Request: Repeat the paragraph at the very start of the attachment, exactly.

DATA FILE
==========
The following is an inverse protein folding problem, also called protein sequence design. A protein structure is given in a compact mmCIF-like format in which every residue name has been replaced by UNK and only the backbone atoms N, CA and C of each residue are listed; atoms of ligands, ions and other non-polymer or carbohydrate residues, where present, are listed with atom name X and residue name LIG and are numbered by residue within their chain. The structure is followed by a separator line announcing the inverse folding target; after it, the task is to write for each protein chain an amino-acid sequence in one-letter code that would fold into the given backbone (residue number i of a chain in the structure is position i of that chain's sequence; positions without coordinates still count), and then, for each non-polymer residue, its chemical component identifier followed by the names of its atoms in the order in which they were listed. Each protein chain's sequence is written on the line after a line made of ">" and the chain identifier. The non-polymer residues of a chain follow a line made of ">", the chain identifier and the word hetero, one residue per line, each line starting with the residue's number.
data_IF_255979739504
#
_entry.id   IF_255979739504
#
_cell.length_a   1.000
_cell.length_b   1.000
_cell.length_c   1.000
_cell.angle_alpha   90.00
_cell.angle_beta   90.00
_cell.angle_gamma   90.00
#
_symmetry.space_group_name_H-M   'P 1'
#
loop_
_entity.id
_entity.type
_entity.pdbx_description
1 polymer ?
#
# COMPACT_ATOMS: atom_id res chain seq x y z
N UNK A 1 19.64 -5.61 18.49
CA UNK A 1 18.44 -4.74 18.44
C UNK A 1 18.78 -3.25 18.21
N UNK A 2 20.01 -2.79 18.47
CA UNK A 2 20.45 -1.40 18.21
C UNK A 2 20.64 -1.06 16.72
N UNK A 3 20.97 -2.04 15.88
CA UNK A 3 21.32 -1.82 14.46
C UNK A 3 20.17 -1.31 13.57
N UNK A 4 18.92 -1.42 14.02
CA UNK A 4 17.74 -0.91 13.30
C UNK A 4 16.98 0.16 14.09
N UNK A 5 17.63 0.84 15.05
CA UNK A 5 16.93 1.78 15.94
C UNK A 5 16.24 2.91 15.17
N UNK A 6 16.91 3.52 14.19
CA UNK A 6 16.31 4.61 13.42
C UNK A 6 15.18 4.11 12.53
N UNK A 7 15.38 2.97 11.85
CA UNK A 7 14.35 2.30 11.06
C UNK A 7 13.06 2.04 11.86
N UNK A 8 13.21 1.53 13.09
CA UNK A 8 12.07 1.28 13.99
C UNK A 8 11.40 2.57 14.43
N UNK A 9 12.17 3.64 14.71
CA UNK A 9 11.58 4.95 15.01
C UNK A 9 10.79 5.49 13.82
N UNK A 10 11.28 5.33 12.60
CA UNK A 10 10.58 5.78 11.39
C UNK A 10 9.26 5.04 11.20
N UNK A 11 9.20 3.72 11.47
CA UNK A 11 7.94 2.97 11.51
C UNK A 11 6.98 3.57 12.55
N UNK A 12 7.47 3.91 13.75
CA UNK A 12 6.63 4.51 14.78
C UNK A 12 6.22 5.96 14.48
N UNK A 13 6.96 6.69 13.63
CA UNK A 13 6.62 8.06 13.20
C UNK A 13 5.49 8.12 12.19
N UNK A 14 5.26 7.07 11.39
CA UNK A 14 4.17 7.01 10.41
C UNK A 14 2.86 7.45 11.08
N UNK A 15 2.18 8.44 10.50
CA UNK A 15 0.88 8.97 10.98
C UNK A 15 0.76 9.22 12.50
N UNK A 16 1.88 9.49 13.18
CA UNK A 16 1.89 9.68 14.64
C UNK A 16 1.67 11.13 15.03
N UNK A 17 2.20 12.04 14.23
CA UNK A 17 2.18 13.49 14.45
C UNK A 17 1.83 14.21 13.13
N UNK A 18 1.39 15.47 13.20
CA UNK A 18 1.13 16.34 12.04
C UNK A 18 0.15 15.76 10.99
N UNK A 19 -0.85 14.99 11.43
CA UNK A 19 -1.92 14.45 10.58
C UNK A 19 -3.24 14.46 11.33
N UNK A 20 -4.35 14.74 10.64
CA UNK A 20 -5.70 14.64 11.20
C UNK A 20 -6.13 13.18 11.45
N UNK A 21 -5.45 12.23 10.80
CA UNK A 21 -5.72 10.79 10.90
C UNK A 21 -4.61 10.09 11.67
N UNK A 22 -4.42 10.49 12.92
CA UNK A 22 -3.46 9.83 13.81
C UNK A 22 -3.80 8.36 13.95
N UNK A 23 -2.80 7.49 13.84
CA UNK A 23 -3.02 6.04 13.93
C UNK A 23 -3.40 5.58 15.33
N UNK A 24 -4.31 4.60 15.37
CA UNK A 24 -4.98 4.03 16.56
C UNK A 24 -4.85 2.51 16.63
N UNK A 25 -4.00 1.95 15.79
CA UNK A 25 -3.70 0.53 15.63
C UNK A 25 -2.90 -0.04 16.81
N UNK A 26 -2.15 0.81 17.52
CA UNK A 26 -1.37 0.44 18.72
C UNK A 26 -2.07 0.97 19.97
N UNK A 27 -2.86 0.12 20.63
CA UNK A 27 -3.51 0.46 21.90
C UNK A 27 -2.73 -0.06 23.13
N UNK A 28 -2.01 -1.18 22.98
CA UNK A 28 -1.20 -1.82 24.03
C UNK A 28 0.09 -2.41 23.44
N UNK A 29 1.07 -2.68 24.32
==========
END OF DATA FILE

The following is an inverse protein folding problem, also called protein sequence design. A protein structure is given in a compact mmCIF-like format in which every residue name has been replaced by UNK and only the backbone atoms N, CA and C of each residue are listed; atoms of ligands, ions and other non-polymer or carbohydrate residues, where present, are listed with atom name X and residue name LIG and are numbered by residue within their chain. The structure is followed by a separator line announcing the inverse folding target; after it, the task is to write for each protein chain an amino-acid sequence in one-letter code that would fold into the given backbone (residue number i of a chain in the structure is position i of that chain's sequence; positions without coordinates still count), and then, for each non-polymer residue, its chemical component identifier followed by the names of its atoms in the order in which they were listed. Each protein chain's sequence is written on the line after a line made of ">" and the chain identifier. The non-polymer residues of a chain follow a line made of ">", the chain identifier and the word hetero, one residue per line, each line starting with the residue's number.